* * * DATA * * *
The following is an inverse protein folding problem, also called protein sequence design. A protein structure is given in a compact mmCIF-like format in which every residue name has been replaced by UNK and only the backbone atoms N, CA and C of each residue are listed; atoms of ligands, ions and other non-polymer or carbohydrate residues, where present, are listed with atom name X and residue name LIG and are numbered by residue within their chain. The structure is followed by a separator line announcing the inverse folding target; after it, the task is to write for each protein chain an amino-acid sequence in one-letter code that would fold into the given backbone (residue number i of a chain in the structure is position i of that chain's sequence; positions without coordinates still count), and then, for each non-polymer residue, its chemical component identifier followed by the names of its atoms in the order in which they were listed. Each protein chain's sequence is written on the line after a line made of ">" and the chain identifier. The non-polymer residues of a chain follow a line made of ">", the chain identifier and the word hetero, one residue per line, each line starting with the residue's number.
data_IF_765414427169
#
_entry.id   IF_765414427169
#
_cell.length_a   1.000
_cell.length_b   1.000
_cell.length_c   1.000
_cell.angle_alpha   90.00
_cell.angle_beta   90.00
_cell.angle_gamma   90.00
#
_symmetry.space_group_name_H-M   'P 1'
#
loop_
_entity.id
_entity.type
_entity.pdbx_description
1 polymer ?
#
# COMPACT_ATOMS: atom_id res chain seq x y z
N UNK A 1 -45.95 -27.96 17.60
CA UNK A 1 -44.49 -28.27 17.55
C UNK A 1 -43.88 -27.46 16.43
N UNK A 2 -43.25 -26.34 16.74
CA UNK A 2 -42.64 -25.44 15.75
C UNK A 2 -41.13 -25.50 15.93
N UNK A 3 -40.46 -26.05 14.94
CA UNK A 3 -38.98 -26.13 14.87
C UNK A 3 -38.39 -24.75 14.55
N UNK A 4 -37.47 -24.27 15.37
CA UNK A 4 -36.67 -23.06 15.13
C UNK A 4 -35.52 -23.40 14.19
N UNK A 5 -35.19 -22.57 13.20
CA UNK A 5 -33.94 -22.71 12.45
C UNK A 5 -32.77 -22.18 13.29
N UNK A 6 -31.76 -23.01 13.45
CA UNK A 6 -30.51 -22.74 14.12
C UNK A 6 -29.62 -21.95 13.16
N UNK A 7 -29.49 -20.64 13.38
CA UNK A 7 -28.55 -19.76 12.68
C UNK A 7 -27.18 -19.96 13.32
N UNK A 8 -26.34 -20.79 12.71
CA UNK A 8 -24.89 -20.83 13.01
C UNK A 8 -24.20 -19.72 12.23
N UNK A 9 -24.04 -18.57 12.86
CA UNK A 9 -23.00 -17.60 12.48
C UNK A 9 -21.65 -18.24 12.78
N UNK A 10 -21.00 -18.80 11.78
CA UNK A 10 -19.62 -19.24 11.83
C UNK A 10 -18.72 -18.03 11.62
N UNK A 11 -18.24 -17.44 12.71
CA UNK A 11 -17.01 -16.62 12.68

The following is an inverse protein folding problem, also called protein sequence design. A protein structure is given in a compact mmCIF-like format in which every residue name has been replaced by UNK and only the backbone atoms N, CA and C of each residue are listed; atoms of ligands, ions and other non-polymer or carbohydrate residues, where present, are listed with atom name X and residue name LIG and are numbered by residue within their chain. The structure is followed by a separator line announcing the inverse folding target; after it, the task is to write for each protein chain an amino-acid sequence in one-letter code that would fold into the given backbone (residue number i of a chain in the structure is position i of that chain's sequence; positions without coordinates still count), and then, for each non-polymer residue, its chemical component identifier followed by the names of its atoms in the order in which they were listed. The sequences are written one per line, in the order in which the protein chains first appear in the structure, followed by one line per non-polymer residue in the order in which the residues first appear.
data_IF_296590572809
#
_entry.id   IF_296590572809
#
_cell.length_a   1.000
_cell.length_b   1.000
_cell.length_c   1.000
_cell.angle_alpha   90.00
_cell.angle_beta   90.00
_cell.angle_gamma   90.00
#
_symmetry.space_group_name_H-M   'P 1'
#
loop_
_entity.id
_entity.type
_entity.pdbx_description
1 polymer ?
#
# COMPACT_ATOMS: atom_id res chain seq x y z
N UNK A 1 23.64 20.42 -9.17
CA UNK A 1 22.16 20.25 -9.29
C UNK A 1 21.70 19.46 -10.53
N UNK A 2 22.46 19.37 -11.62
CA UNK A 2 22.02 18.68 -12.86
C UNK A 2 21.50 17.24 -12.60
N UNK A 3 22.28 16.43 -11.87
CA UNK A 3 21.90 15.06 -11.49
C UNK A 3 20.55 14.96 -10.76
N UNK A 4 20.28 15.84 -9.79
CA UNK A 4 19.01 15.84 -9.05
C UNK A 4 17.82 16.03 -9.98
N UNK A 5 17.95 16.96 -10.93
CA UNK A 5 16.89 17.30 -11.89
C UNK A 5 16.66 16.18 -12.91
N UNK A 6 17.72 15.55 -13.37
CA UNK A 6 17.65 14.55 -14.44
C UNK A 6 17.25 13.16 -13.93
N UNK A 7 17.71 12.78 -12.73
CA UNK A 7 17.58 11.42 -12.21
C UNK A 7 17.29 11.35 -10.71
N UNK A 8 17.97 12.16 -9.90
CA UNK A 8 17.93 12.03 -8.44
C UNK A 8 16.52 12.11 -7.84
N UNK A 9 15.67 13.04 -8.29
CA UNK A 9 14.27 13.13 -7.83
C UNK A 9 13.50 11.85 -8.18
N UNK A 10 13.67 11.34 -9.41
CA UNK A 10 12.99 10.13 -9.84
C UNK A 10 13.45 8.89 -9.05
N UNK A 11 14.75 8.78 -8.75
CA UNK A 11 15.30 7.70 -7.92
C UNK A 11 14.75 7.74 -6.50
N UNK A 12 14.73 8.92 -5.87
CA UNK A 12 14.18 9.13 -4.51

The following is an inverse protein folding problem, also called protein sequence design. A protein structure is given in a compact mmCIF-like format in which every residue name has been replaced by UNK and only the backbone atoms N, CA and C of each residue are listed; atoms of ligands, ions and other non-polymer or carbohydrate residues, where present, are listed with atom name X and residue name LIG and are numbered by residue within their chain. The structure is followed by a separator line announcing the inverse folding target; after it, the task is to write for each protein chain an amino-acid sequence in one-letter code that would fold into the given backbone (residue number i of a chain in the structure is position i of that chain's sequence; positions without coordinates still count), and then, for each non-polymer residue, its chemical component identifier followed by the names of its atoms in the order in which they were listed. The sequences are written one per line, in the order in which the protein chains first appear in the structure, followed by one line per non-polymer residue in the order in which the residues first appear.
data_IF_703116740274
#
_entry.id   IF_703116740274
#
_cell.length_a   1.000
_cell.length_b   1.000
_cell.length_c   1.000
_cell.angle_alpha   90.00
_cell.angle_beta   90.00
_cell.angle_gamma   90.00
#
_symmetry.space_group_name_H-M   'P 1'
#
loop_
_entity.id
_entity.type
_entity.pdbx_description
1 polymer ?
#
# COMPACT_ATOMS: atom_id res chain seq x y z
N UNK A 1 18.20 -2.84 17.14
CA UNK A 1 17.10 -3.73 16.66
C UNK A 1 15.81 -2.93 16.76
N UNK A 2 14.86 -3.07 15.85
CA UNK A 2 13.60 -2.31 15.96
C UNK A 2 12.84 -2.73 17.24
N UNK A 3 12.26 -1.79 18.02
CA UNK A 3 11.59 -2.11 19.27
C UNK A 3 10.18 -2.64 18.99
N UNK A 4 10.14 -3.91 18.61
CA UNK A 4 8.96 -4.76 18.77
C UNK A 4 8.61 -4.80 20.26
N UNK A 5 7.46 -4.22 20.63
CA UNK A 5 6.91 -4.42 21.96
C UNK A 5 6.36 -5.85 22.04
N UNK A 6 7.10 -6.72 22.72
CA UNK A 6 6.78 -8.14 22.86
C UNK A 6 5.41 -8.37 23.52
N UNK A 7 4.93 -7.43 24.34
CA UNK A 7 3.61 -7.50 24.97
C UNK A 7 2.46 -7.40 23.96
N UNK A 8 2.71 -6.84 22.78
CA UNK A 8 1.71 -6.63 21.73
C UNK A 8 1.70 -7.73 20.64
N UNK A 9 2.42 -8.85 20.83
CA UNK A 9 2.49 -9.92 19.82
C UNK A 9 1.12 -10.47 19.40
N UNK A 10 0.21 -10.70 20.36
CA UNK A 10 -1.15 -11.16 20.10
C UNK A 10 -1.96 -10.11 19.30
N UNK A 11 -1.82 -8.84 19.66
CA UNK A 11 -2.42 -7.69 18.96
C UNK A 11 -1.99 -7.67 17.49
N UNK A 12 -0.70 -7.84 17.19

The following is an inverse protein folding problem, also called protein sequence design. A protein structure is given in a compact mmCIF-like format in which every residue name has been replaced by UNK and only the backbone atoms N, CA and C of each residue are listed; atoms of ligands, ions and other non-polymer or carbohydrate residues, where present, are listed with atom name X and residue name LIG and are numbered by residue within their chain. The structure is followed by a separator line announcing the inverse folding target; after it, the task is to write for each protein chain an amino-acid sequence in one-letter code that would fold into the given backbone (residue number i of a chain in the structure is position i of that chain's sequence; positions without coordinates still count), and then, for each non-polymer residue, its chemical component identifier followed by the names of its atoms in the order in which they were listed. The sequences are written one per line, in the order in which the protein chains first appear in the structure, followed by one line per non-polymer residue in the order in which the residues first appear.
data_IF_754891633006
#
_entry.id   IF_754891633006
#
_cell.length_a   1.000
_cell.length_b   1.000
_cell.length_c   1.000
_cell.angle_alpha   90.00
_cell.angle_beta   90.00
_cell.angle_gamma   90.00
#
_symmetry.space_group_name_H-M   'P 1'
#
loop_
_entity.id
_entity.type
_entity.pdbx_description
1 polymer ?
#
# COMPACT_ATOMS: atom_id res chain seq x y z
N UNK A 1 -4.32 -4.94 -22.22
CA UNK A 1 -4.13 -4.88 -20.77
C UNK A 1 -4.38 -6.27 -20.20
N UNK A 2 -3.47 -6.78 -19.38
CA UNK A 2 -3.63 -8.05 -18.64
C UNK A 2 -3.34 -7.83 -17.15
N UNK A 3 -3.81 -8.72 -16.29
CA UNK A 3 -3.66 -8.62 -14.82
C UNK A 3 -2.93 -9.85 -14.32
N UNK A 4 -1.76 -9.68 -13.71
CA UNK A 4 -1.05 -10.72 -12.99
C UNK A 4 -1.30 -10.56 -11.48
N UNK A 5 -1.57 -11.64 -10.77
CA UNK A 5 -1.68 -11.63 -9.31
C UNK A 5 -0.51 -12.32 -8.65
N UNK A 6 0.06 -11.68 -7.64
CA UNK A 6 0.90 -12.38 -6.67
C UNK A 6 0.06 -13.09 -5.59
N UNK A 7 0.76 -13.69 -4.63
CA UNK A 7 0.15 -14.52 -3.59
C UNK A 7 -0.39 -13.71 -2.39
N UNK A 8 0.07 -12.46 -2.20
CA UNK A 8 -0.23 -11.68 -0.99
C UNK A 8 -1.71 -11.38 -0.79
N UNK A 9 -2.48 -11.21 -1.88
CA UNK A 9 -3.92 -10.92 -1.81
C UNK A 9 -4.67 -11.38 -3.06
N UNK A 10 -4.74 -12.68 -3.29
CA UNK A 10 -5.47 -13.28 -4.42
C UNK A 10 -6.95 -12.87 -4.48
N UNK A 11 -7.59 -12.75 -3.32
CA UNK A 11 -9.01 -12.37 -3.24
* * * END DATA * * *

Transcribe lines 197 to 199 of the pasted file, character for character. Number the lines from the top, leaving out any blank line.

C UNK A 4 -1.30 -10.56 -11.48
N UNK A 5 -1.57 -11.64 -10.77
CA UNK A 5 -1.68 -11.63 -9.31